My experiences as an Aspie: Part Five

Well, well. It has been a while indeed. 2 months! If you have forgotten the earlier parts (I wouldn’t blame you at all if you had πŸ˜‰ ) here are the links: and .

To keep you up-to-date, I started working at a recruitment consultancy in Malad West since April 2016; involving a tiring commute – either taking an infrequent direct bus, or taking two buses, or metro train-cum-train-cum-share auto -as it was a distance of about 15-16 km from my home in Powai. The timings were 10 am to 7 30 pm on weekdays, and 10 am to 4 30 pm on Saturdays.  This meant that on most weekdays I would barely have time to have dinner and then sleep, after coming home from office. For the first 2-3 months, I liked the office atmosphere despite the taxing travel; as it was my first experience in end-to-end recruitment (not counting my freelance recruitment experience πŸ˜› ), and it was a proper office with ACs, coffee machines and a corporate culture – unlike in my first job in Chennai which had a house converted to office, and lacked many facilities essential for an office setup; also the work was not very engaging.

One more plus of this company was that, during the interview with the Director; I had already revealed my Asperger’s Syndrome condition; and it was accepted without much ado. However, there was a grey area – the attrition rate in the company was quite high. There were two teams – Domain (for IT/Lifesciences recruitment, I was in this team) and BPO (for BPO recruitment). The attrition was particularly high in the Domain team. It should have been a warning sign for me early on – especially when the MD (wife of the Director who had interviewed me, and an enigmatic lady prone to losing her temper) gave us a “piece of her own mind” in a meeting; reducing one of the girls in my team to tears. This was as early as May, and something that unnerved me greatly – but I thought this would soon pass. How wrong I was to be.

Workplace stress and travel can be a deadly combination. Timings of 10 am to 7 30 pm on weekdays and 10 am to 4 30 pm were only on paper – the reality was, on many weekdays we were made to stay till 8 pm (most Mondays we had to come at 9 am) and on Saturdays till 5 30 – 6 pm (quite a few Saturdays we had to come at 8 30 – 9 am for recruitment drives). The MD was nice when she was in a good mood, but get on her wrong side and she would make Dolores Umbridge proud (if you get my Harry Potter reference :P) ! Adding fuel to the fire was the gossip culture (especially prevalent within the BPO team). As in my first job at Chennai, I had again developed a close friendship with a young girl with a challenging background – in this case involving financial difficulties as well as having to balance studies, work and taking care of the family; all incredibly at the age of just 19! :O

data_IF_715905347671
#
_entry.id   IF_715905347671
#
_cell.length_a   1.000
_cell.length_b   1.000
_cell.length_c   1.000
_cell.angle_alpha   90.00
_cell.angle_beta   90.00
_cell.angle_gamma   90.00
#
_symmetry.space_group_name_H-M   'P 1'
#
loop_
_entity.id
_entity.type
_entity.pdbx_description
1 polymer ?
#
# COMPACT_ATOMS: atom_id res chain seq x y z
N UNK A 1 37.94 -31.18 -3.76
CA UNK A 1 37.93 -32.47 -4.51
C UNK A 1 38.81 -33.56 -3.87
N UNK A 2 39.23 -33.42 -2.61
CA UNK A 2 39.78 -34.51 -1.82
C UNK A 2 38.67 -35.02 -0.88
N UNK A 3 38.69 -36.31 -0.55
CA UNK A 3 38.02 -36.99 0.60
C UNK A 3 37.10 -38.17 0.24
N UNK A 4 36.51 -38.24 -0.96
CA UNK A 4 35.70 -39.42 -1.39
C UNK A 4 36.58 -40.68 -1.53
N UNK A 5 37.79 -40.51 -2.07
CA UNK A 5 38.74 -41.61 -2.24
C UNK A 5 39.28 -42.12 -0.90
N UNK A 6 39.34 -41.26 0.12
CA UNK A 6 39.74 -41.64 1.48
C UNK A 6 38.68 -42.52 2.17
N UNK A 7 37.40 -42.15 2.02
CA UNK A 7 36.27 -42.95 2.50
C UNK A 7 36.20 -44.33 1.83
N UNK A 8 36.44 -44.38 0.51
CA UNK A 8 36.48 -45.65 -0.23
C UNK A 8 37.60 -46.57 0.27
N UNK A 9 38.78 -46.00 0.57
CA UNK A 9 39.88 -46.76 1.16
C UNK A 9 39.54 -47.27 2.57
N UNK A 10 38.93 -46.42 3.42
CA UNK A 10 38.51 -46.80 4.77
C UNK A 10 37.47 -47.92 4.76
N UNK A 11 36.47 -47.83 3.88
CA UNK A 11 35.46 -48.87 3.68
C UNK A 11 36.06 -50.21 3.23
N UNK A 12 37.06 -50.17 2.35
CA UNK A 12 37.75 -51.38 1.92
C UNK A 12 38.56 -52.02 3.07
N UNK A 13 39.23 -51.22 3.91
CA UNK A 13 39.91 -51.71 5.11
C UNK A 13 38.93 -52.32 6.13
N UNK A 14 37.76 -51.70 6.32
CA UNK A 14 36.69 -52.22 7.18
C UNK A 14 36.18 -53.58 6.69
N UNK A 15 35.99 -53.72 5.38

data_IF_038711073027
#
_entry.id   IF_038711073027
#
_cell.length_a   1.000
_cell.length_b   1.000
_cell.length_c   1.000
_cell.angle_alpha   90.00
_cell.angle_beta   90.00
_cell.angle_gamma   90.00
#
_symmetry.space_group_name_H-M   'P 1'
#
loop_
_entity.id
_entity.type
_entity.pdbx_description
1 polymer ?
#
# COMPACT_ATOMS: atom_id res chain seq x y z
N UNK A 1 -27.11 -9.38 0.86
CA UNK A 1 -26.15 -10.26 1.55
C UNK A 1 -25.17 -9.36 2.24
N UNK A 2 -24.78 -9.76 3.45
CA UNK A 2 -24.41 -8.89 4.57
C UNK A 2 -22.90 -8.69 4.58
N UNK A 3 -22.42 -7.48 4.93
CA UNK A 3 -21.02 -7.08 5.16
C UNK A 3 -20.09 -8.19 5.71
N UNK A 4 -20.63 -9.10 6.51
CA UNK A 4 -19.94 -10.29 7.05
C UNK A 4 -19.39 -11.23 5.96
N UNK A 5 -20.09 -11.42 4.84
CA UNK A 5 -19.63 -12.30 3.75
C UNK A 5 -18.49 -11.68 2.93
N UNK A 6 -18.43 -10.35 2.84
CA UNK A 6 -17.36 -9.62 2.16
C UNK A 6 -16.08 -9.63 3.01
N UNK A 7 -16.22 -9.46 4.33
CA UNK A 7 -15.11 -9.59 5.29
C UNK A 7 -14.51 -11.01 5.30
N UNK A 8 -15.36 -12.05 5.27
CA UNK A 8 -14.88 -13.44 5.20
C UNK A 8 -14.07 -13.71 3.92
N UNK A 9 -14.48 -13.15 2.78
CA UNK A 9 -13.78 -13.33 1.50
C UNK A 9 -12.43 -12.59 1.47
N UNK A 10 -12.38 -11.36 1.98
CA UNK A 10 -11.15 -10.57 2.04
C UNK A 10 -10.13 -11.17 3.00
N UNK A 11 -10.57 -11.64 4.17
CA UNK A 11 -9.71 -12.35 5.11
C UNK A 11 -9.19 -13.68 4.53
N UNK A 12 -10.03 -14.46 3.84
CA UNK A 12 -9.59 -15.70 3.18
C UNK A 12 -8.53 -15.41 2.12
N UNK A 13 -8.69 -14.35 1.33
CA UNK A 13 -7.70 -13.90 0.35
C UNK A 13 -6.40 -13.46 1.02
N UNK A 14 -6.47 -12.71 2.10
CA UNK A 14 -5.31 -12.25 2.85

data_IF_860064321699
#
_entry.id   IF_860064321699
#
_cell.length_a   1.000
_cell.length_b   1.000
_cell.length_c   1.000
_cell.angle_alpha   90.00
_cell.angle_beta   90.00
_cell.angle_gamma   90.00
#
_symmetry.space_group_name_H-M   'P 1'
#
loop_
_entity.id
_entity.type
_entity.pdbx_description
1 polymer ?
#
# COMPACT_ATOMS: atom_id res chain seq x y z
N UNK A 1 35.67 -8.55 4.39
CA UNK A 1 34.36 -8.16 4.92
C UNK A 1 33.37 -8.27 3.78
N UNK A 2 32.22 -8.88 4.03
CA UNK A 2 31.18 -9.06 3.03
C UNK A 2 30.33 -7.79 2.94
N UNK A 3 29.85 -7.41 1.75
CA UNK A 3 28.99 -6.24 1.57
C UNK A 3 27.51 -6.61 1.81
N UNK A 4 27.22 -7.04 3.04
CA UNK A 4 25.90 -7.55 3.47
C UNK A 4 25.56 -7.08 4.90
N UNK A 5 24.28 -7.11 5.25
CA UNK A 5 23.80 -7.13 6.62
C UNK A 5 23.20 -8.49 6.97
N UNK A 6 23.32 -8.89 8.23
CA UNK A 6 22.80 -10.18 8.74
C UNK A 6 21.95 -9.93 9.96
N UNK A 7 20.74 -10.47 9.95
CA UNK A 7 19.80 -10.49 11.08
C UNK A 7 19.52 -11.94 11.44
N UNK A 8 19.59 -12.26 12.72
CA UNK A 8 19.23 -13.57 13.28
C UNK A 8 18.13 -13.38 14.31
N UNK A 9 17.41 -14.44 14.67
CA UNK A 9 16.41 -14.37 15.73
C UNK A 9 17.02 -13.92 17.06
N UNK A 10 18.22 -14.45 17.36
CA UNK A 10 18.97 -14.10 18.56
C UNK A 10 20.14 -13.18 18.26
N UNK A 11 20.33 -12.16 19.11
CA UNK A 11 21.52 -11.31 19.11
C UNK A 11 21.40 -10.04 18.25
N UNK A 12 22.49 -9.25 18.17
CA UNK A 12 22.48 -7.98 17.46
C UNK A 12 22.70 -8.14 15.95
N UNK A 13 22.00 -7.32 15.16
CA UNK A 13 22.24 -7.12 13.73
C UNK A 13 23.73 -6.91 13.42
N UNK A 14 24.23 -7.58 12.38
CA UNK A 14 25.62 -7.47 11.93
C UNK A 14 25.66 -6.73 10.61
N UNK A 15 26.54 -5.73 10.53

We all had a trip to Khandala (towards the end of July) for a management workshop. During the trip, my friend developed a shoe bite; which intensified such that she was unable to walk without experiencing close to unbearable pain. I (along with some other colleagues) helped her walk; and I was with her for most of the time; to provide moral support. I was furious with the management for being so insensitive to such a young employee’s hardships – they were adamant that she should take part in the workshop, no matter how much pain she was in. Having experienced bullying at a very young age, and otherwise various hardships in society due to being an Aspie; the very idea of injustice affects me strongly – it affected me in this situation as well; seeing it happen to a colleague who was a friend as well as a sister.

After our return from the Khandala trip, the management (particularly the MD) seemed to have decided they were being too lenient all along; and toughened their stance on various things. If we came late and didn’t inform the management in advance; we would be made to sit outside for a few hours. This worked well for perpetual late-comers; but it severely impacted people who had to travel a lot – also, in the case of my friend; on a few occasions she was late by just 6-7 mins – she was handicapped by her shoe bite, and yet was forced to sit outside. The best part was that the MD herself came later than her! Moreover, we were to have morning meetings involving the entire setup; an opportunity for the management to humiliate us in front of everyone whenever we were short of our targets!

Meanwhile, gossip was spreading around (the doing of a few people in the BPO team) that my friend and I were involved in a relationship that was not merely friendship. Way to go people! You don’t do your work properly while we slog it out, and then try to deflect attention from your poor performance by spreading rumours and trying to ruin friendships! As a result, my friend and I were forced not to talk in front of others; all because of a few immature idiots who talked behind our backs! However, this was just the tip of the iceberg. The work atmosphere soon became very stressful – we were burning the midnight oil for numbers which were not fully in our control; while management pulled us up for not achieving closures – they rarely gave feedback on many candidates whom we had sourced with much difficulty.